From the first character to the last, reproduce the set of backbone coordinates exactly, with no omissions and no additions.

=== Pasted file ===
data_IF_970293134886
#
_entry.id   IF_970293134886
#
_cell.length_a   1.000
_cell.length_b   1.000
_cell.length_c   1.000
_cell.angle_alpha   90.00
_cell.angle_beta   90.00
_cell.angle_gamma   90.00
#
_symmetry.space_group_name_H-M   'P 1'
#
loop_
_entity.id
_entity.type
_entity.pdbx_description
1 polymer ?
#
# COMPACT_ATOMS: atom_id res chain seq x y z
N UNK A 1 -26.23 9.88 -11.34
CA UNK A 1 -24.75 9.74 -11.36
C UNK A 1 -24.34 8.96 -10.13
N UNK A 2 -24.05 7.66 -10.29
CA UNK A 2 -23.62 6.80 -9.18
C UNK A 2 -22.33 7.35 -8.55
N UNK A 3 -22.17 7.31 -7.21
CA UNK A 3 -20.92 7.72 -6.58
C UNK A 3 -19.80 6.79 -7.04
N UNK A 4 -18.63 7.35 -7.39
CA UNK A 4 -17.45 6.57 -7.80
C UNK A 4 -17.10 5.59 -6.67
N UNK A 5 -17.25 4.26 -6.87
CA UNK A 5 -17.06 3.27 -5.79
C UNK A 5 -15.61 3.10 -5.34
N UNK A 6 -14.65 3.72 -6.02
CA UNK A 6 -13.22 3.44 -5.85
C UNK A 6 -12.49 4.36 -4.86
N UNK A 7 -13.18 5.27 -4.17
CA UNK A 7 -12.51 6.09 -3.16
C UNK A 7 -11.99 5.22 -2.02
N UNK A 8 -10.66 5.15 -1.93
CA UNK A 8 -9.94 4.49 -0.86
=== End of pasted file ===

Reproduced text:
data_IF_970293134886
#
_entry.id   IF_970293134886
#
_cell.length_a   1.000
_cell.length_b   1.000
_cell.length_c   1.000
_cell.angle_alpha   90.00
_cell.angle_beta   90.00
_cell.angle_gamma   90.00
#
_symmetry.space_group_name_H-M   'P 1'
#
loop_
_entity.id
_entity.type
_entity.pdbx_description
1 polymer ?
#
# COMPACT_ATOMS: atom_id res chain seq x y z
N UNK A 1 -26.23 9.88 -11.34
CA UNK A 1 -24.75 9.74 -11.36
C UNK A 1 -24.34 8.96 -10.13
N UNK A 2 -24.05 7.66 -10.29
CA UNK A 2 -23.62 6.80 -9.18
C UNK A 2 -22.33 7.35 -8.55
N UNK A 3 -22.17 7.31 -7.21
CA UNK A 3 -20.92 7.72 -6.58
C UNK A 3 -19.80 6.79 -7.04
N UNK A 4 -18.63 7.35 -7.39
CA UNK A 4 -17.45 6.57 -7.80
C UNK A 4 -17.10 5.59 -6.67
N UNK A 5 -17.25 4.26 -6.87
CA UNK A 5 -17.06 3.27 -5.79
C UNK A 5 -15.61 3.10 -5.34
N UNK A 6 -14.65 3.72 -6.02
CA UNK A 6 -13.22 3.44 -5.85
C UNK A 6 -12.49 4.36 -4.86
N UNK A 7 -13.18 5.27 -4.17
CA UNK A 7 -12.51 6.09 -3.16
C UNK A 7 -11.99 5.22 -2.02
N UNK A 8 -10.66 5.15 -1.93
CA UNK A 8 -9.94 4.49 -0.86